Similar to how she feels about Mercer, there are many instances in which Mae’s beliefs are skewed by The Circle. The beginning of the novel shows the only clear representation of the person Mae was before becoming involved with The Circle. At this point, Mae is her own person and her mind is not controlled by outside entities. However, Mercer tells Mae that she, “willingly ties herself to leashes. And you willingly become utterly socially autistic. You no longer pick up on basic human communication clues. You’re at a table with three humans, all of whom are looking at you and trying to talk to you, and you’re staring at a screen” (Eggers 134). In the end, Mae is perfectly okay with being under constant surveillance. She is a massive supporter of the “See Change” cameras and transparency. Mae goes as far to say that, “Most people would trade everything they know, everyone they know- they’d trade it all to know they’ve been seen, and acknowledged, that they might even be remembered” (Eggers 490). By the end of the novel, Mae has surrendered herself to The Circle. In fact, Mae’s constant obsession for information is simply not enough for her and she comes to the conclusion that, “It was internal: it was subjective: it was not knowing” (Eggers 194). Mae now suffers from anxiety if she doesn’t know something. While watching Annie’s brain waves while she is in the coma, Mae actually expresses how bothered she is at not knowing what Annie is thinking. By the end of the book, The Circle succeeds at creating the new Mae, a loyal servant of their company.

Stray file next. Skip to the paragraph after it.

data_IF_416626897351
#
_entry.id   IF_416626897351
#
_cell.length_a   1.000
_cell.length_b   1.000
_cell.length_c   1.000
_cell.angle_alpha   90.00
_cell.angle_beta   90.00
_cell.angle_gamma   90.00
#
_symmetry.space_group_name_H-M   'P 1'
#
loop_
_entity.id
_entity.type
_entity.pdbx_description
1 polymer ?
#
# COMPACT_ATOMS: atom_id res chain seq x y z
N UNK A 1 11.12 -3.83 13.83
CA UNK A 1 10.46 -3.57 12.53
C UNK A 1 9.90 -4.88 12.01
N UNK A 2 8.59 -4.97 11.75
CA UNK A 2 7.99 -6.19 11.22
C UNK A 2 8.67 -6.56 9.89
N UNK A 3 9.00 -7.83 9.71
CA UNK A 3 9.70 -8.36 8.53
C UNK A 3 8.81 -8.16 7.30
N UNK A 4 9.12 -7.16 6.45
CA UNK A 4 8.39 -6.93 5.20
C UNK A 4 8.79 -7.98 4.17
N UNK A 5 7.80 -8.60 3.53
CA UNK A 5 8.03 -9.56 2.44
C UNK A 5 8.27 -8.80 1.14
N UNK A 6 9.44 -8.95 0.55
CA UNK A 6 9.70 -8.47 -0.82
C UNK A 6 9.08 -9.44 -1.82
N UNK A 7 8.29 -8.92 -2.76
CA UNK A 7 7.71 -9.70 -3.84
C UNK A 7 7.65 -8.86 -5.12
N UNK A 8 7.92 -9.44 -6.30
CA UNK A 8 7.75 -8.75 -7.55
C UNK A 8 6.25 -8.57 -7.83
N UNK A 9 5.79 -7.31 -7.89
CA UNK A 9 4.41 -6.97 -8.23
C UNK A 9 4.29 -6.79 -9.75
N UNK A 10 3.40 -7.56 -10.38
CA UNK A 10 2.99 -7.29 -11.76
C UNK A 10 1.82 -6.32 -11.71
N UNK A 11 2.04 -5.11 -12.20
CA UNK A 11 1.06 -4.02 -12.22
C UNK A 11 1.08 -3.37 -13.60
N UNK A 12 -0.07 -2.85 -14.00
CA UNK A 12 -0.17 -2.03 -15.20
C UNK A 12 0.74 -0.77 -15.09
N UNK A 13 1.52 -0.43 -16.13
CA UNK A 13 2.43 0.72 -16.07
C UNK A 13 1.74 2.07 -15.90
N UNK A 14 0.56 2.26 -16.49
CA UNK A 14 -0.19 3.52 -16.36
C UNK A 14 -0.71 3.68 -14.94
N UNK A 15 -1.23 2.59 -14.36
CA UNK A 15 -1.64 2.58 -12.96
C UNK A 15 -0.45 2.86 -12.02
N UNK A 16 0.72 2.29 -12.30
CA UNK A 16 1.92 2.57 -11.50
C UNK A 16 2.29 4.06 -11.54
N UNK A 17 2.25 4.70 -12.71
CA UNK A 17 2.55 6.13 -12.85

Mae has become so transparent by the end of the book that there is no substance left to her. She lets The Circle isolate her from her closest relationships which makes her more malleable to the company. This causes her to become detached from her former relationships, giving her no reason to leave the campus. The Circle’s constantly new and upcoming technology gives Mae the opportunity to portray herself the way she wants to be seen by her digitized peers. Mae loses her sense of humanity and becomes the indoctrinated and disillusioned figurehead that The Circle wants her to be. With Mae on their side, The Circle has completely devoured the person she once was and with that, the circle is complete.